Anyone following the news out of America’s Af/Pak engagement knows that drones are being used increasingly – some say alarmingly so – to ferret out and eliminate militants along the Afghanistan-Pakistan border. But if drones can track militants hiding in the Pakistani hills, why can’t they track a celebrity in Hollywood Hills? A celebrity-photo agency is developing a camera-equipped paparazzi drone that could soon be tracking and terrorizing celebrities in public and at their homes.
As aviation goes, of course, drones are the next big thing. The military is training up drone pilots and purchasing unmanned aerial vehicles at unprecedented rates, and being the military they’ve drafted a fairly stringent set of rules for how those drones can be used. In the civilian space, those rules are far less defined. The FAA limits the domestic use of drones to those operated by the governent – that is, they’re not cleared for commercial use.
But there is a gray area: recreational drone use. The FAA hasn’t taken up the use of recreational drones, which can be purchased on the Web or built at home using open source designs available for download. The FAA suggests – but does not require – these drones stay below 400 feet, stay clear of airports and other aircraft, and otherwise practice common sense. But they’re perfectly legal, and that loophole could provide lawyers a means to justify drone use for everything from airborne celeb stalking to the tracking of cheating spouses.
Of course, such behavior could ruin the lax recreational drone rules for everyone. Such use will certainly open up inquiries into privacy issues, and that in turn could lead to tighter, more concrete rules from the FAA or other regulators.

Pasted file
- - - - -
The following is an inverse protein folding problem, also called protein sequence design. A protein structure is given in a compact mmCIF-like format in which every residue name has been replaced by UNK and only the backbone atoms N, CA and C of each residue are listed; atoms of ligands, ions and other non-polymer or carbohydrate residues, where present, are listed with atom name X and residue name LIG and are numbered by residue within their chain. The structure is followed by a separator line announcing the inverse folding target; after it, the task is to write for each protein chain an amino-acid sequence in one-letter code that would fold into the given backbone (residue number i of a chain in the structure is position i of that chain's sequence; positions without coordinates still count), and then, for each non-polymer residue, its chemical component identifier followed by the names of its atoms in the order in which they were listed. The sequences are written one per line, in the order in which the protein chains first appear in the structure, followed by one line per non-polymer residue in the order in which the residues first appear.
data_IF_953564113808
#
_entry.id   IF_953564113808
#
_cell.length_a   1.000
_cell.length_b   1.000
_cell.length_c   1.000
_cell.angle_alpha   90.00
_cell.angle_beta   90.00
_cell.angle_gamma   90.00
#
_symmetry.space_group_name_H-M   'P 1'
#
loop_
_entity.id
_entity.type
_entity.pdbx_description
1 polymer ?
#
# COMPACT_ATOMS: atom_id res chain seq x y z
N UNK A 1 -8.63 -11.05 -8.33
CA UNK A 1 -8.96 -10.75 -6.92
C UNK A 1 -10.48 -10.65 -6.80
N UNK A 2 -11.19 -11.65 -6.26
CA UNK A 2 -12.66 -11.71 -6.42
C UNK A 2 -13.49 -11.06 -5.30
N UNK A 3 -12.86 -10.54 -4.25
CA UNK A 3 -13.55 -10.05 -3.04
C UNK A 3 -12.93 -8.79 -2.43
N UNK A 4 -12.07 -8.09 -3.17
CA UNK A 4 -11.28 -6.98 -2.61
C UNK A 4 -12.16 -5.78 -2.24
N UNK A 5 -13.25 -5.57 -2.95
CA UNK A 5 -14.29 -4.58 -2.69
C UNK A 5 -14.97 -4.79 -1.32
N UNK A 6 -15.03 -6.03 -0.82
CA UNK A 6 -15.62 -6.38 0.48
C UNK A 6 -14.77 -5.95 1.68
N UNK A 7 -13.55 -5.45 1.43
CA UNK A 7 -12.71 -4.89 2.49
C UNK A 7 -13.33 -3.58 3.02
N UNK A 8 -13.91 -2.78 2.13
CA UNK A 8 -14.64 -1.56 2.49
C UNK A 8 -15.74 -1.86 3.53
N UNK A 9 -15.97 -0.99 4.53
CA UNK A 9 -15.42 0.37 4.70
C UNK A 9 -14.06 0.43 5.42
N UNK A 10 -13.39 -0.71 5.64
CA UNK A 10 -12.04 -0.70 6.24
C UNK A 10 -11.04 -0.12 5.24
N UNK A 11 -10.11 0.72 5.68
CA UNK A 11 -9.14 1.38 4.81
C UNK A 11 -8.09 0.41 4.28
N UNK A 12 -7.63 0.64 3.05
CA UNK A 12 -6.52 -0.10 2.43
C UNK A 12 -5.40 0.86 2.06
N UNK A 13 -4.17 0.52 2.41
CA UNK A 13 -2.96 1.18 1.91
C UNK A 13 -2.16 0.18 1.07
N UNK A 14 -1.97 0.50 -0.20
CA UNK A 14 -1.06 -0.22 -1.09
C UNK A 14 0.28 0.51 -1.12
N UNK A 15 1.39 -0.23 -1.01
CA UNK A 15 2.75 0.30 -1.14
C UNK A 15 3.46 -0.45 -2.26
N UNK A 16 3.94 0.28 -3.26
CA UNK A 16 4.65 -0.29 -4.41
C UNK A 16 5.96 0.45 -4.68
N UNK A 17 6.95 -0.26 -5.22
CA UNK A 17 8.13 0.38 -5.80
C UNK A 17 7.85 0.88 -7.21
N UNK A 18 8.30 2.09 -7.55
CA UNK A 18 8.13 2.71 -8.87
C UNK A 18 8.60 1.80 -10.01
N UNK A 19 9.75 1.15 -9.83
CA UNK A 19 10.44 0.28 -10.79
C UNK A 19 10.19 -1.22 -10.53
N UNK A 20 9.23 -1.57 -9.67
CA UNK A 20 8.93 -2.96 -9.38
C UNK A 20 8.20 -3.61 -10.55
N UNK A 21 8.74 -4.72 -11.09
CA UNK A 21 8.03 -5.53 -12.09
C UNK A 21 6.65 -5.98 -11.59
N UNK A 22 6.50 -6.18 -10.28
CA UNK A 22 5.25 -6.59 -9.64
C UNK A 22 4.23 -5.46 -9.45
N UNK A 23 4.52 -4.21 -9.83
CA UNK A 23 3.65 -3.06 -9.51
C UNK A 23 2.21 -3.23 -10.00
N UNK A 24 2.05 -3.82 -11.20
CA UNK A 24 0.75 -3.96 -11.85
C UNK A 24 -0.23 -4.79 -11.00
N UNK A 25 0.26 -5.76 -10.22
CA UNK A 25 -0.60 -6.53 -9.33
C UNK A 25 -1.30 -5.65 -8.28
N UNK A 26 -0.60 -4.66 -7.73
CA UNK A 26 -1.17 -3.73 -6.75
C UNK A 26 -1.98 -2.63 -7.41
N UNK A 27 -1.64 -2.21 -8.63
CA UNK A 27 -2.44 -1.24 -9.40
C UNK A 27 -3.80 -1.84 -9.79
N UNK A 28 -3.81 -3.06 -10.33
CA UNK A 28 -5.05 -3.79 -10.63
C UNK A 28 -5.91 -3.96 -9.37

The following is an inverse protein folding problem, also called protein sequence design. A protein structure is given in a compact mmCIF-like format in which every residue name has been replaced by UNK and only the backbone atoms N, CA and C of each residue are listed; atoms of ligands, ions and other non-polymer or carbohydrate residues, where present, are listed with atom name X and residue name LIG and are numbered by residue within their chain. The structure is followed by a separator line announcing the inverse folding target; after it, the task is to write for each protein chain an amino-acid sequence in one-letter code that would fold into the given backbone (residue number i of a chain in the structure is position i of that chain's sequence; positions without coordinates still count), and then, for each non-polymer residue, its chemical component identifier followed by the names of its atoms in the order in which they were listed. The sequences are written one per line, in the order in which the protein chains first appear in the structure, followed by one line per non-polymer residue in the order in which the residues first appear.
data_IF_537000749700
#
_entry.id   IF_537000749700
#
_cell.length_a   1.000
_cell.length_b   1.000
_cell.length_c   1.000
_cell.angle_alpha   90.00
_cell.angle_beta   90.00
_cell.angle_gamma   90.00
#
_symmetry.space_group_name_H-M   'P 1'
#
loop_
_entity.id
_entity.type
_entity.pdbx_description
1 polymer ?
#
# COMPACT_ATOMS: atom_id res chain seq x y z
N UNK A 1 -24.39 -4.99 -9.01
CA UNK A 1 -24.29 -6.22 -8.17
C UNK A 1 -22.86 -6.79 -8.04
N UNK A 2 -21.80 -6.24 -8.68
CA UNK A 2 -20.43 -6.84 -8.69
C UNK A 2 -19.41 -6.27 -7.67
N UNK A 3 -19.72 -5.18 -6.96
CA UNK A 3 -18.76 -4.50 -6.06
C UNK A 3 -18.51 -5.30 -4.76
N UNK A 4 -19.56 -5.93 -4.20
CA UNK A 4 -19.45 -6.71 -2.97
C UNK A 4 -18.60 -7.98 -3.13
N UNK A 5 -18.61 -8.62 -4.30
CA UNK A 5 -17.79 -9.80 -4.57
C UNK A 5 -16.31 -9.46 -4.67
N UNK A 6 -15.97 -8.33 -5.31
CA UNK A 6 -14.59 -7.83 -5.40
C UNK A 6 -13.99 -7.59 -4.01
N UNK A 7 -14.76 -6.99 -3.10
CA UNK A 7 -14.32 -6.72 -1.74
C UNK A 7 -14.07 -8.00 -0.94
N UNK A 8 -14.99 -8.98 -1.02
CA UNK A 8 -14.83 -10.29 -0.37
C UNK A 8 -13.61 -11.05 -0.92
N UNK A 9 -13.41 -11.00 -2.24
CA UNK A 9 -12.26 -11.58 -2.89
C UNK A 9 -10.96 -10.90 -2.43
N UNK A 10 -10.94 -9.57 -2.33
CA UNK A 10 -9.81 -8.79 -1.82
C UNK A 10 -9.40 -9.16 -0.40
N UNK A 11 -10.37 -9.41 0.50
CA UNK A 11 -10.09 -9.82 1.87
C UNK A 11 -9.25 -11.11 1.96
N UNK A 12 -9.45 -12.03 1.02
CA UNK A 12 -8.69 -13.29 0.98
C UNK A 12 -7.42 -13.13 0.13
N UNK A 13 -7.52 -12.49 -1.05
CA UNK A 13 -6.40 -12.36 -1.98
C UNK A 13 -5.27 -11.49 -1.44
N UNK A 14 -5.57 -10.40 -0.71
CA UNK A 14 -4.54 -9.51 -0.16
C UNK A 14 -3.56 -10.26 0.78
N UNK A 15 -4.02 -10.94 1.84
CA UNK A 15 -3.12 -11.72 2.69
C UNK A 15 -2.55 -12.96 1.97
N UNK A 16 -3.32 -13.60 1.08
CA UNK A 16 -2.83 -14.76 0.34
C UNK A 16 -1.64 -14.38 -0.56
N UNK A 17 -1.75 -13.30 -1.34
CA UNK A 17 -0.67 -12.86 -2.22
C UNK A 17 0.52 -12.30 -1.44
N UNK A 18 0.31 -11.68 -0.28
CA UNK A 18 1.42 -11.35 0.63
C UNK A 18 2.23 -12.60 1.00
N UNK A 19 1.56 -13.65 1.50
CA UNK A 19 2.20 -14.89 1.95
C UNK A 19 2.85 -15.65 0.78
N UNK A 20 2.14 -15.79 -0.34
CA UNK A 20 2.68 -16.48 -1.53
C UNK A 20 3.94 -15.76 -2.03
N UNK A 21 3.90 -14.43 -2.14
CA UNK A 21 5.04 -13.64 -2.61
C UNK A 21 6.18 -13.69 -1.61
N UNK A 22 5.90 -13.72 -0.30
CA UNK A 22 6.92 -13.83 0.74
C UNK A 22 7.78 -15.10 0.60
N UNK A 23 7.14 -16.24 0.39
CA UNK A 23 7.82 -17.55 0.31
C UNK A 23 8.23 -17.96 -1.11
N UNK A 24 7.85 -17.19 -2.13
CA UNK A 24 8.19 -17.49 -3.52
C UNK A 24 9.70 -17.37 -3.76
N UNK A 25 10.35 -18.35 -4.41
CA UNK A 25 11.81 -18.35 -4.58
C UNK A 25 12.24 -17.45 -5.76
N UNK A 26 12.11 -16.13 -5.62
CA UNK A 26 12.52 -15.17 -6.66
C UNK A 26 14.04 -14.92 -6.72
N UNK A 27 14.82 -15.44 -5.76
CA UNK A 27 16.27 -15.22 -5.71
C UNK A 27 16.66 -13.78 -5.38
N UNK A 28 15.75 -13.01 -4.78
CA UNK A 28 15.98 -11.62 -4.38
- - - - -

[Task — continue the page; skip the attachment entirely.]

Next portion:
Then again, the door could swing the other way. With so much drone technology pouring into the marketplace – both military and civilian – the capabilities of the aircraft are expanding from streaming video to actually locking onto a specific target and tracking it through an urban landscape. The day might not be far away when small, unmanned aircraft sporting cameras and other sensor technology are a regular part of civil security measures (think London’s street corner security cams, but mobile) or even used by parents to track and monitor children when they’re away from the home.
Splash News, the celeb-photo agency developing its own drone is less concerned with security and more concerned with taking paparazzi off the street (where they are something of a public menace in their cars) and and into the skies. So while we wait for the civilian drone revolution, we should at least reap the benefits of a spike in celebrity sunbathing pics.